I recall the yellow cotton dress
Foaming like a wave
On the ground around your knees
The birds, like tender babies in your hands
And the old men playing checkers by the trees

MacArthur Park is melting in the dark
All the sweet, green icing flowing down
Someone left the cake out in the rain
I don't think that I can take it
Cause it took so long to bake it
And I'll never have that recipe again
Oh, no!

As for me, I think the lyrics are beautifully written and their symbolism is majestic and fascinating.

Still, I confess to having poked a little fun at the song myself, although to be fair, I mainly joked about Richard Harris’s overly dramatic (in my estimation) rendition.

After seeing Webb perform, I found a 2014 Newsday article where he said that “MacArthur Park” is

just a song about a girlfriend of mine, Susie Horton, and this place on Wilshire Boulevard where we used to have lunch, which is called MacArthur Park. And the truth is that everything in the song was visible. There’s nothing in it that’s fabricated. The old men playing checkers by the trees, the cake that was left out in the rain, all of the things that are talked about in the song are things I actually saw. And so it’s a kind of musical collage of this whole love affair that kind of went down in MacArthur Park.

Webb also said that he wrote “By the Time I Get to Phoenix” at about the same time, as the love affair was coming to an end.

But I didn’t know that background when I heard Webb sing “MacArthur Park,” so that’s not what caused me to conclude that the song really belongs to him.

It was the way he played and sang it. His rendition was every bit as dramatic as Richard Harris’s version, but it was more powerful, I think because it was so real. Maybe it’s because he sang it liked he had lived it, which he in fact had. Webb’s presentation of “MacArthur Park” was, in a word, authentic.

There are at least three lessons in this for all of us.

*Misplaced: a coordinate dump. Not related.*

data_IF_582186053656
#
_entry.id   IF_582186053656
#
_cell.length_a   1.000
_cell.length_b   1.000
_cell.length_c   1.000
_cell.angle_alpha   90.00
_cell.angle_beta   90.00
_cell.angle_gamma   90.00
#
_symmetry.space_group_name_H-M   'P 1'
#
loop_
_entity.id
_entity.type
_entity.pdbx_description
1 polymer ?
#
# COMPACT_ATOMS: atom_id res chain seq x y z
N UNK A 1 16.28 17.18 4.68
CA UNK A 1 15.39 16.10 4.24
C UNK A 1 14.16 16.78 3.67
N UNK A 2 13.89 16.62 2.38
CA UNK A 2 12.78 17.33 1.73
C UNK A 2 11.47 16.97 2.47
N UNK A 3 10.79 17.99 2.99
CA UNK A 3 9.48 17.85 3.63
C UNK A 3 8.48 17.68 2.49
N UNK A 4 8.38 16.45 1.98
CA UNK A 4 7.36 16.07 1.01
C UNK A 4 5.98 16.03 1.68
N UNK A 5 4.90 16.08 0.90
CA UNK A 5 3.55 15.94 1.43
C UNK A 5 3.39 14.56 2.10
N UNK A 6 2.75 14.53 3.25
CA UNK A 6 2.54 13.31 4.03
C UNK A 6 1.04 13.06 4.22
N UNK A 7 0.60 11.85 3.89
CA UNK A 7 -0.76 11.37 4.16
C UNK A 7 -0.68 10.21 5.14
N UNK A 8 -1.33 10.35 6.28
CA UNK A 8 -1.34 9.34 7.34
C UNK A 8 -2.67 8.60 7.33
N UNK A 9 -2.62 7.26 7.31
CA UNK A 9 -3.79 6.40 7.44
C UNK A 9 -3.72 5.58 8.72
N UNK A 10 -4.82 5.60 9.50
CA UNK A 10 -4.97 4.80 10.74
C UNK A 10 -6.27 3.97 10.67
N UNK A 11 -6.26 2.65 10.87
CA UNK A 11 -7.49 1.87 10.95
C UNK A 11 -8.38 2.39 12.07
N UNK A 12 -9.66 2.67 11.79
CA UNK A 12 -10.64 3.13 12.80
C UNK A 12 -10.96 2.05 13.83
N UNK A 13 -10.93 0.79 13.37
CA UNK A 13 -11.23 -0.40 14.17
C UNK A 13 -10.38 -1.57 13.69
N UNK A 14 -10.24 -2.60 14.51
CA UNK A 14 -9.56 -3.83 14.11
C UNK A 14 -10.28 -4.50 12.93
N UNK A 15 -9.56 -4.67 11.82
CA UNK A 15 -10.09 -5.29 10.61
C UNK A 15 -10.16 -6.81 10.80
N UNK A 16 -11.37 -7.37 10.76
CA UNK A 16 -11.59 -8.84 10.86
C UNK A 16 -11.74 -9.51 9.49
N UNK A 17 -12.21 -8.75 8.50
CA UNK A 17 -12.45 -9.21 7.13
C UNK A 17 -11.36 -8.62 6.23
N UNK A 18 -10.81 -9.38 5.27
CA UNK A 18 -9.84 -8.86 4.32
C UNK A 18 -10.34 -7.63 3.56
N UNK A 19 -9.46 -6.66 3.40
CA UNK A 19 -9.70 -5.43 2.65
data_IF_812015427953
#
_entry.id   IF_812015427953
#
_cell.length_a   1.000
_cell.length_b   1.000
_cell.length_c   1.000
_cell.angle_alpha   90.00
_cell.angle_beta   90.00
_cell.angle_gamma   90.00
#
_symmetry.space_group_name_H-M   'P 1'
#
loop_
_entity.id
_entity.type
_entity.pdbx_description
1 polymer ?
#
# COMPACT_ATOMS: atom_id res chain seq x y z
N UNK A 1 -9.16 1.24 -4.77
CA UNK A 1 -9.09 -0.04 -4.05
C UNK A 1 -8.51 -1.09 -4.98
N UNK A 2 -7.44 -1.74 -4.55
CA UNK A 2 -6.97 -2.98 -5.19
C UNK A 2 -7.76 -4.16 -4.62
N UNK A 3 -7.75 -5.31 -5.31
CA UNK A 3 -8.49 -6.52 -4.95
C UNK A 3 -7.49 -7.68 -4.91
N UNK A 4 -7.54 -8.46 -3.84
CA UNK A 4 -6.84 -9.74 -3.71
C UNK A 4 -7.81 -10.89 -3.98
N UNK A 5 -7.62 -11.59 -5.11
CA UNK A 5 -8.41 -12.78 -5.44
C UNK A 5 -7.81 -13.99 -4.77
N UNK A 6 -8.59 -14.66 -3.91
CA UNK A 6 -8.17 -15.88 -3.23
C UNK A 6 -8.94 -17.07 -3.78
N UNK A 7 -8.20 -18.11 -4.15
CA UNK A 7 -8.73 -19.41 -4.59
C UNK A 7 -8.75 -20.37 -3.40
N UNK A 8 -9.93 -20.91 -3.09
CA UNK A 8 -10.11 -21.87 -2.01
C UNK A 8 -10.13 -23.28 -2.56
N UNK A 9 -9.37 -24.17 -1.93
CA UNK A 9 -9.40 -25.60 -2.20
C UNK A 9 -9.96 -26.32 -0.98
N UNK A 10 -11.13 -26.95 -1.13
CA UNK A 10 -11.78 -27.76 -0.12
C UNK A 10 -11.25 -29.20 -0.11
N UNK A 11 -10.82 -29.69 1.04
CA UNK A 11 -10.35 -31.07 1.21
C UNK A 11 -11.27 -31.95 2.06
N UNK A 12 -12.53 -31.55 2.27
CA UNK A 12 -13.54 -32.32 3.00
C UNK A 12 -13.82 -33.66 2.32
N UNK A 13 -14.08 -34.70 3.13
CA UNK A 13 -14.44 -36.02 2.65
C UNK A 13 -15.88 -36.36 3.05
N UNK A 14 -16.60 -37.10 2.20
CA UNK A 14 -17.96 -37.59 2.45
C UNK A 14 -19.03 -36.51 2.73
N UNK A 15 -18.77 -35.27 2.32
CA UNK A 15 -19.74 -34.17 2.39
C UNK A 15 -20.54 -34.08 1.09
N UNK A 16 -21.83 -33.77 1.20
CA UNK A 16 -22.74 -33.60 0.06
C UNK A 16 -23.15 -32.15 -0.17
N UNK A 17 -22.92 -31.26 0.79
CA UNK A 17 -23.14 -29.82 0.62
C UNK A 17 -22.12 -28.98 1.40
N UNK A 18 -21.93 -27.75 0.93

First, we should speak authentic words that come out of authentic lives.

Second, we should listen to those who do.

And third, we shouldn’t listen to those who don’t.

Tuesday, January 21, 2020

Wars and Rumors of Wars

War… What is it good for? Absolutely nothing!

Some of you will recognize those words, written by Norman Whitfield and Barrett Strong, from Edwin Starr’s 1970 hit single “War.” Released while the war in Vietnam was still raging, it was a bold anti-war statement.

Maybe we need to listen to it again.

I was twelve years old in 1970 when the song was blasting from radios and jukeboxes, so the possibility of my being drafted was six years away, which at that age seemed so far in the future that I could scarcely imagine it. As things turned out, by the time I turned eighteen, the draft had been abolished. In fact, I didn’t even have to register for the draft, as no men born between March 29, 1957 and December 31, 1959 were required to do so.

I wish no one had to register for the draft. I wish we didn’t need military forces or weapons. I wish no American man or woman—or man or woman of any nation—would die in armed conflict ever again. I wish we had peace all over the world. I wish that wars never happened. I wish that nations would get along.

But I’m neither naïve nor stupid. I know I won’t get my wishes.

Nevertheless, I believe war should always be the last resort and never the first option. I believe that leaders of nations should do everything they can possibly do to work problems out without going to war.

Like the song says, war isn’t good for anything.

Well, it seems to be good for business.

This brings me to another line in the song “War”:

It ain't nothing but a heart breaker
(War) it's got one friend that's the undertaker.

War actually has lots of other friends. Way back in 1963, Mr. Dylan pointed out some of them in his song “Masters of War”:

Come you masters of war
You that build all the guns
You that build the death planes
You that build the big bombs
You that hide behind walls
You that hide behind desks
I just want you to know
I can see through your masks.

You that never done nothin’
But build to destroy
You play with my world
Like it’s your little toy
You put a gun in my hand
And you hide from my eyes
And you turn and run farther
When the fast bullets fly.

War is big business. So is the preparation for war that takes place during peacetime.

In 2019, the United States spent $649 billion on defense, which is more than the next seven highest-spending countries (China, Saudi Arabia, India, France, Russia, the United Kingdom, and Germany) combined. Large military contractors make a lot of money. In 2017, military arms manufacturers in the United States and other countries had almost $400 billion in weapons sales.

So I guess military contractors are friends of war too.